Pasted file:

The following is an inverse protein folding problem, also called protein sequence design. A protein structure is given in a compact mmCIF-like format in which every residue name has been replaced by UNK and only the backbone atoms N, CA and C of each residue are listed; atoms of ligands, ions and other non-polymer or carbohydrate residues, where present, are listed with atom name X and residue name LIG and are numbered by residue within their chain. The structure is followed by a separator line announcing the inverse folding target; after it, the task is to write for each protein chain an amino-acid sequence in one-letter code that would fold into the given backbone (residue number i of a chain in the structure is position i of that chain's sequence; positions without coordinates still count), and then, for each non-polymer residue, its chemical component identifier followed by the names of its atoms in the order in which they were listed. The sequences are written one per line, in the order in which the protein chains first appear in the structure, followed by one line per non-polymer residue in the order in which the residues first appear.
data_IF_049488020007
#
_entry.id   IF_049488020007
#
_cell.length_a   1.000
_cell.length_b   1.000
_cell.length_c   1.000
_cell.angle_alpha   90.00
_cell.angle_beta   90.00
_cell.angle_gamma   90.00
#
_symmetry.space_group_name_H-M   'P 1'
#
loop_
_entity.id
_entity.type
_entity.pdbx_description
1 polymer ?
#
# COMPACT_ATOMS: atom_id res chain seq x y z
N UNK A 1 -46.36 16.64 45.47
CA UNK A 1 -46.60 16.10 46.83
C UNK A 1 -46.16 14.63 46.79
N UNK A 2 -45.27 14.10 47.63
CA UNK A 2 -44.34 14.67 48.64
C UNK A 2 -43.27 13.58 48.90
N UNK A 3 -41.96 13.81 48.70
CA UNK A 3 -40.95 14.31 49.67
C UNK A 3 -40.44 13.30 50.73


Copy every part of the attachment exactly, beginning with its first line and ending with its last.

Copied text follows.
The following is an inverse protein folding problem, also called protein sequence design. A protein structure is given in a compact mmCIF-like format in which every residue name has been replaced by UNK and only the backbone atoms N, CA and C of each residue are listed; atoms of ligands, ions and other non-polymer or carbohydrate residues, where present, are listed with atom name X and residue name LIG and are numbered by residue within their chain. The structure is followed by a separator line announcing the inverse folding target; after it, the task is to write for each protein chain an amino-acid sequence in one-letter code that would fold into the given backbone (residue number i of a chain in the structure is position i of that chain's sequence; positions without coordinates still count), and then, for each non-polymer residue, its chemical component identifier followed by the names of its atoms in the order in which they were listed. The sequences are written one per line, in the order in which the protein chains first appear in the structure, followed by one line per non-polymer residue in the order in which the residues first appear.
data_IF_049488020007
#
_entry.id   IF_049488020007
#
_cell.length_a   1.000
_cell.length_b   1.000
_cell.length_c   1.000
_cell.angle_alpha   90.00
_cell.angle_beta   90.00
_cell.angle_gamma   90.00
#
_symmetry.space_group_name_H-M   'P 1'
#
loop_
_entity.id
_entity.type
_entity.pdbx_description
1 polymer ?
#
# COMPACT_ATOMS: atom_id res chain seq x y z
N UNK A 1 -46.36 16.64 45.47
CA UNK A 1 -46.60 16.10 46.83
C UNK A 1 -46.16 14.63 46.79
N UNK A 2 -45.27 14.10 47.63
CA UNK A 2 -44.34 14.67 48.64
C UNK A 2 -43.27 13.58 48.90
N UNK A 3 -41.96 13.81 48.70
CA UNK A 3 -40.95 14.31 49.67
C UNK A 3 -40.44 13.30 50.73